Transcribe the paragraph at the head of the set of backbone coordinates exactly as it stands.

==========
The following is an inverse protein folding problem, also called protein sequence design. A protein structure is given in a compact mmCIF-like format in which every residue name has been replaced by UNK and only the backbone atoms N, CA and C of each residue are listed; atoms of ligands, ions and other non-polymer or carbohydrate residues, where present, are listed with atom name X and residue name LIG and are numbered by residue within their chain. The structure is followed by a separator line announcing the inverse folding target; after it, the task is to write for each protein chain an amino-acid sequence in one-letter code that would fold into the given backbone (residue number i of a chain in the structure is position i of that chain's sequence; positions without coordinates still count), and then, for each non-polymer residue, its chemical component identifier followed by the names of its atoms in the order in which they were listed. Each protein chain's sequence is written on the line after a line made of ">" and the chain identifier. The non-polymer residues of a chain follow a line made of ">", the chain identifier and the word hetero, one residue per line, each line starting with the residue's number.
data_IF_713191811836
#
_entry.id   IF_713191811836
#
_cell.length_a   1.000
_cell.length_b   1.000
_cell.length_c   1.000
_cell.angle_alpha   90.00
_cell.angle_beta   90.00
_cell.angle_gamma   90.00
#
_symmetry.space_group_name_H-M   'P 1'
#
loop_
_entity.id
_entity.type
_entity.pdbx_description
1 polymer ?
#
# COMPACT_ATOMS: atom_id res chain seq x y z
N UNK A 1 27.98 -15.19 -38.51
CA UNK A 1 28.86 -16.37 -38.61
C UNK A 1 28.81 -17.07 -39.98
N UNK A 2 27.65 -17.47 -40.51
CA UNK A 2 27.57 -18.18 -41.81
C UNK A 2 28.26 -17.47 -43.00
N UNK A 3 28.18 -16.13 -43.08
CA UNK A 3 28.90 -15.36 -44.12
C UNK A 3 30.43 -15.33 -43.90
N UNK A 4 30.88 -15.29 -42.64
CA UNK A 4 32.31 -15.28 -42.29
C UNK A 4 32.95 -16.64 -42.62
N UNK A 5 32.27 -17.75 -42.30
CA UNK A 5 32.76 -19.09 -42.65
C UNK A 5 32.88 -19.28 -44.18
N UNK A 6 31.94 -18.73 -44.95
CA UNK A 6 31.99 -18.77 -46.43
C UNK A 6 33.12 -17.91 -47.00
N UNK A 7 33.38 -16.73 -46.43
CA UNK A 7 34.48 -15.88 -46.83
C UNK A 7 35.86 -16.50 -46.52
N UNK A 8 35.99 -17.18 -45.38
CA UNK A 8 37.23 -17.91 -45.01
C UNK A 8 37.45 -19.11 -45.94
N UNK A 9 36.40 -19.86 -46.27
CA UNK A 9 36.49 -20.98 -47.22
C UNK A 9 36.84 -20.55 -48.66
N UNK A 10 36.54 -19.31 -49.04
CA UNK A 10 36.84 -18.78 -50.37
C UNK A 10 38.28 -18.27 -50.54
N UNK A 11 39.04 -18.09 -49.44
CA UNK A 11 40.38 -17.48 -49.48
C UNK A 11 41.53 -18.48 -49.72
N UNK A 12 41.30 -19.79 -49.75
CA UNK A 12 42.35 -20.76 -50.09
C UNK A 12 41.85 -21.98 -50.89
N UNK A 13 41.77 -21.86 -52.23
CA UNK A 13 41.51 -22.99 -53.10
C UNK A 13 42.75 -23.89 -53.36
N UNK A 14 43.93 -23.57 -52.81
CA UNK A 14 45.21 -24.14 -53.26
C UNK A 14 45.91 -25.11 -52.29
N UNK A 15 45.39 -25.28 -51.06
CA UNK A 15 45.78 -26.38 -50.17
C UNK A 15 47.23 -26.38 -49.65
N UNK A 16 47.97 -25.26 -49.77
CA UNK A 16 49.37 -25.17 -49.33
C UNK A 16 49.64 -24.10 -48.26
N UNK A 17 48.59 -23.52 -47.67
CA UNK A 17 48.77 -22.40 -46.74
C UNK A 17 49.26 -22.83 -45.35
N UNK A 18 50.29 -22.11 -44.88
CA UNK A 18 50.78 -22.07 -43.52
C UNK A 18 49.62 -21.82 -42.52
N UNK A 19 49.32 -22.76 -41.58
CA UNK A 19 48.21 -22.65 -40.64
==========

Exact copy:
The following is an inverse protein folding problem, also called protein sequence design. A protein structure is given in a compact mmCIF-like format in which every residue name has been replaced by UNK and only the backbone atoms N, CA and C of each residue are listed; atoms of ligands, ions and other non-polymer or carbohydrate residues, where present, are listed with atom name X and residue name LIG and are numbered by residue within their chain. The structure is followed by a separator line announcing the inverse folding target; after it, the task is to write for each protein chain an amino-acid sequence in one-letter code that would fold into the given backbone (residue number i of a chain in the structure is position i of that chain's sequence; positions without coordinates still count), and then, for each non-polymer residue, its chemical component identifier followed by the names of its atoms in the order in which they were listed. Each protein chain's sequence is written on the line after a line made of ">" and the chain identifier. The non-polymer residues of a chain follow a line made of ">", the chain identifier and the word hetero, one residue per line, each line starting with the residue's number.